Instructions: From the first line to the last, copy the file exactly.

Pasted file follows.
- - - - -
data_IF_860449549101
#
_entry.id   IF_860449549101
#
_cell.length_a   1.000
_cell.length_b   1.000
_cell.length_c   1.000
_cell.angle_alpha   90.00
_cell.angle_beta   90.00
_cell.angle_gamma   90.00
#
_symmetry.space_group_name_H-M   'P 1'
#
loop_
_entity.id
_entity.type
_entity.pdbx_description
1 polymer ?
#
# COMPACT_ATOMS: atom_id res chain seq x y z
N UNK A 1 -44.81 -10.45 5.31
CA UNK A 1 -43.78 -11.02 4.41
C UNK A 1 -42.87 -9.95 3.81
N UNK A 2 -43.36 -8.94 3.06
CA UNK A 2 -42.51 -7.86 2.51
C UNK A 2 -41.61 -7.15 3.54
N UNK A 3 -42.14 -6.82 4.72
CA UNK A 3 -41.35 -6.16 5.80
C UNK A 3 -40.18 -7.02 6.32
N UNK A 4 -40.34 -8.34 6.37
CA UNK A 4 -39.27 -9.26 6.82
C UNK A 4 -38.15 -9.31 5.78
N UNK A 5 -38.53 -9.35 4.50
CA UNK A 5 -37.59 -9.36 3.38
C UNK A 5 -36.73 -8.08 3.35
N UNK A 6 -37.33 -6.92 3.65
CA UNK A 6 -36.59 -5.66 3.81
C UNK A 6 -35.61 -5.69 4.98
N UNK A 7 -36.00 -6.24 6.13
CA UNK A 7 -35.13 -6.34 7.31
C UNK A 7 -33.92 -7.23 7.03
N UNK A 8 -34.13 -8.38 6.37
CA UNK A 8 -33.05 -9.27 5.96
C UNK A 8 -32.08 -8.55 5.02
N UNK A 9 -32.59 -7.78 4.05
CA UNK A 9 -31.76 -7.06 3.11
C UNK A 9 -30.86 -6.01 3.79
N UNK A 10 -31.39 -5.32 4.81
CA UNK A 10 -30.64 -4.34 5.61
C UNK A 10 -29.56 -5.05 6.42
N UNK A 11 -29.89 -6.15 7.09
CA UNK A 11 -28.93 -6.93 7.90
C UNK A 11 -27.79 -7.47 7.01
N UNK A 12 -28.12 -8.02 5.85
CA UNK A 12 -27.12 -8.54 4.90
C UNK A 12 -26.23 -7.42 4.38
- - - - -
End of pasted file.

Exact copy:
data_IF_860449549101
#
_entry.id   IF_860449549101
#
_cell.length_a   1.000
_cell.length_b   1.000
_cell.length_c   1.000
_cell.angle_alpha   90.00
_cell.angle_beta   90.00
_cell.angle_gamma   90.00
#
_symmetry.space_group_name_H-M   'P 1'
#
loop_
_entity.id
_entity.type
_entity.pdbx_description
1 polymer ?
#
# COMPACT_ATOMS: atom_id res chain seq x y z
N UNK A 1 -44.81 -10.45 5.31
CA UNK A 1 -43.78 -11.02 4.41
C UNK A 1 -42.87 -9.95 3.81
N UNK A 2 -43.36 -8.94 3.06
CA UNK A 2 -42.51 -7.86 2.51
C UNK A 2 -41.61 -7.15 3.54
N UNK A 3 -42.14 -6.82 4.72
CA UNK A 3 -41.35 -6.16 5.80
C UNK A 3 -40.18 -7.02 6.32
N UNK A 4 -40.34 -8.34 6.37
CA UNK A 4 -39.27 -9.26 6.82
C UNK A 4 -38.15 -9.31 5.78
N UNK A 5 -38.53 -9.35 4.50
CA UNK A 5 -37.59 -9.36 3.38
C UNK A 5 -36.73 -8.08 3.35
N UNK A 6 -37.33 -6.92 3.65
CA UNK A 6 -36.59 -5.66 3.81
C UNK A 6 -35.61 -5.69 4.98
N UNK A 7 -36.00 -6.24 6.13
CA UNK A 7 -35.13 -6.34 7.31
C UNK A 7 -33.92 -7.23 7.03
N UNK A 8 -34.13 -8.38 6.37
CA UNK A 8 -33.05 -9.27 5.96
C UNK A 8 -32.08 -8.55 5.02
N UNK A 9 -32.59 -7.78 4.05
CA UNK A 9 -31.76 -7.06 3.11
C UNK A 9 -30.86 -6.01 3.79
N UNK A 10 -31.39 -5.32 4.81
CA UNK A 10 -30.64 -4.34 5.61
C UNK A 10 -29.56 -5.05 6.42
N UNK A 11 -29.89 -6.15 7.09
CA UNK A 11 -28.93 -6.93 7.90
C UNK A 11 -27.79 -7.47 7.01
N UNK A 12 -28.12 -8.02 5.85
CA UNK A 12 -27.12 -8.54 4.90
C UNK A 12 -26.23 -7.42 4.38